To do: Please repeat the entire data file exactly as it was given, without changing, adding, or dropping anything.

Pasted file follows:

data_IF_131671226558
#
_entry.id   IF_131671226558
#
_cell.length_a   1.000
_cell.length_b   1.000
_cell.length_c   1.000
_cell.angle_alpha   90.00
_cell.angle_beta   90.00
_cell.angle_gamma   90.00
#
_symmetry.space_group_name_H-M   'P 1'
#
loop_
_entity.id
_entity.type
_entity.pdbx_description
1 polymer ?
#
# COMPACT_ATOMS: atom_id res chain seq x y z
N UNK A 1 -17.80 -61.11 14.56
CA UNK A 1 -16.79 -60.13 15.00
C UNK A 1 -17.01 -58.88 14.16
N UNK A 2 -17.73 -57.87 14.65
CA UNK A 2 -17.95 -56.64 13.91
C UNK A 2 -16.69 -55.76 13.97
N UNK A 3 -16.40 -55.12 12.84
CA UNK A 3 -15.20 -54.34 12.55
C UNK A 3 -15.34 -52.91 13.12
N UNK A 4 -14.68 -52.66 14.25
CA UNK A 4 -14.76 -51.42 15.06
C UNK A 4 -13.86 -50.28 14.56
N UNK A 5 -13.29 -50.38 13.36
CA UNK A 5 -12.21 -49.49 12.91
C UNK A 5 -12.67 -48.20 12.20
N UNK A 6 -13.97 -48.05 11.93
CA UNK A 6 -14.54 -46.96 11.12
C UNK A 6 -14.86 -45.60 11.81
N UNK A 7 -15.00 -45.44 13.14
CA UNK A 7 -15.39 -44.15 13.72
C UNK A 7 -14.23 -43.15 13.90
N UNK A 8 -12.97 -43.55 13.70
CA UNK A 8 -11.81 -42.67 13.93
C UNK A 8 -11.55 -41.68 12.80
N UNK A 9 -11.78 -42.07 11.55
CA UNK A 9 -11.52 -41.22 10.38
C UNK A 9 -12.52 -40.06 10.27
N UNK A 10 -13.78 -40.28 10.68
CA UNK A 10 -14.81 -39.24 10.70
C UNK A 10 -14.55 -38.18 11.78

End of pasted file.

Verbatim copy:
data_IF_131671226558
#
_entry.id   IF_131671226558
#
_cell.length_a   1.000
_cell.length_b   1.000
_cell.length_c   1.000
_cell.angle_alpha   90.00
_cell.angle_beta   90.00
_cell.angle_gamma   90.00
#
_symmetry.space_group_name_H-M   'P 1'
#
loop_
_entity.id
_entity.type
_entity.pdbx_description
1 polymer ?
#
# COMPACT_ATOMS: atom_id res chain seq x y z
N UNK A 1 -17.80 -61.11 14.56
CA UNK A 1 -16.79 -60.13 15.00
C UNK A 1 -17.01 -58.88 14.16
N UNK A 2 -17.73 -57.87 14.65
CA UNK A 2 -17.95 -56.64 13.91
C UNK A 2 -16.69 -55.76 13.97
N UNK A 3 -16.40 -55.12 12.84
CA UNK A 3 -15.20 -54.34 12.55
C UNK A 3 -15.34 -52.91 13.12
N UNK A 4 -14.68 -52.66 14.25
CA UNK A 4 -14.76 -51.42 15.06
C UNK A 4 -13.86 -50.28 14.56
N UNK A 5 -13.29 -50.38 13.36
CA UNK A 5 -12.21 -49.49 12.91
C UNK A 5 -12.67 -48.20 12.20
N UNK A 6 -13.97 -48.05 11.93
CA UNK A 6 -14.54 -46.96 11.12
C UNK A 6 -14.86 -45.60 11.81
N UNK A 7 -15.00 -45.44 13.14
CA UNK A 7 -15.39 -44.15 13.72
C UNK A 7 -14.23 -43.15 13.90
N UNK A 8 -12.97 -43.55 13.70
CA UNK A 8 -11.81 -42.67 13.93
C UNK A 8 -11.55 -41.68 12.80
N UNK A 9 -11.78 -42.07 11.55
CA UNK A 9 -11.52 -41.22 10.38
C UNK A 9 -12.52 -40.06 10.27
N UNK A 10 -13.78 -40.28 10.68
CA UNK A 10 -14.81 -39.24 10.70
C UNK A 10 -14.55 -38.18 11.78